In an unusual step, the Cowichan Valley school district is warning parents about a controversial new Netflix series that deals with teen suicide.
A lengthy letter sent home to parents from superintendent Rod Allen about the 13-episode drama, called 13 Reasons Why, informs them there have been numerous concerns raised about the series from mental health organizations.
Allen said the organizations are stressing the risks and dangers associated with youth watching this series without appropriate adult support and opportunities to debrief the intense content, including the potential risks posed by the sensationalized treatment of youth suicide.
“We encourage parents to watch the series in order to be able to engage in conversations to help their teens make sense of what they are watching,” Allen said.
The series, co-produced by actress and singer Selena Gomez, is based on Jay Asher’s young-adult 2007 bestseller about a high school student who takes her own life and leaves behind 13 audiotapes detailing the events that led to her death, including sexual assault, substance abuse and bullying.
The show is rated TV-MA (may not be suitable for those under 17) and three episodes that contain explicit material have “viewer discretion advised” warnings.
Mental health experts had said they wanted more advisories shown and, in response, Netflix said on May 1 that it has now added a warning before the first episode and “also strengthened the messaging and resource language in the existing cards for episodes that contain graphic subject matter.”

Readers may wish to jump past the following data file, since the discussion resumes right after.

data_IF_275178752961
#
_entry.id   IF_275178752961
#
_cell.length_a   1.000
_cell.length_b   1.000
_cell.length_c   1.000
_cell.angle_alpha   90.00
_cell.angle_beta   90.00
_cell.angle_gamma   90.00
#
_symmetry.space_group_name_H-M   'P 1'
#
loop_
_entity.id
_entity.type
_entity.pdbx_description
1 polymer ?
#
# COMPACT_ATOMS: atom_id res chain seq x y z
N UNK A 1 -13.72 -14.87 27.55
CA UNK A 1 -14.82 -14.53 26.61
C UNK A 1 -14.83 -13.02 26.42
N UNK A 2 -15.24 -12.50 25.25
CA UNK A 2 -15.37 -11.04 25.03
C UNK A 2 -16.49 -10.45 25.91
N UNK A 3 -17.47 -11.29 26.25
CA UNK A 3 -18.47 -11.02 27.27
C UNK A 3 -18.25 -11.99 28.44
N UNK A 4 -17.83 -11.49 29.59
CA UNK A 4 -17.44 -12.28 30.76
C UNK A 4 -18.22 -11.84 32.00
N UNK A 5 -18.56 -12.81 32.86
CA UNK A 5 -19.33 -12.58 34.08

Allen said school counsellors are noting that teenagers are talking about this program and they have also been seeing an increase in unhealthy ways of coping with pain as a result of watching various episodes.
“We know you are influential supports for your teens and you have a pivotal role in diminishing the risks associated with controversial programming such as this by initiating frank discussions,” Allen said in the letter to parents.
“Also, you can help your teen connect to counselling support and mobilize other mental health resources if your teen is experiencing significant emotional pain. The fact that many organizations have expressed concerns about teens watching this program alone or unsupported is why we thought it was essential to reach out to parents, if you weren’t already aware.”
Jessica Keane, a mother of a 13-year-old in the district, said on the Citizen’s Facebook page that she agrees with the district on the issue.
She said she has watched the program and told her son that if he wants to watch it, it will be with his parents so they can talk about it.
“The message in this series is too important to not be talked about,” Keane said.
“I also feel that the visual of what bullying looks like and how it effects the person is very important. Saying to our kids don’t bully and stop it if you see it isn’t good enough. Be detached from the situation and watching it will give context to what parents and teachers are talking about.”
Meagan Anderson said on Facebook that the program is fantastic and she’s shocked it’s getting so much scrutiny.
“It brings to light many issues teenagers face today in the high school dynamic, as well as focusing on the dangers of social media,” she said. “The show is hard for some people to watch because of the realism of it.”
John Scull, president of the Cowichan branch of the Canadian Mental Health Association, said he hasn’t seen any of the series, but is familiar with the controversy.
“The general rule for most parents is that if a program is questionable or controversial, they should take the time to watch it with their kids and discuss it with them afterwards,” Scull said.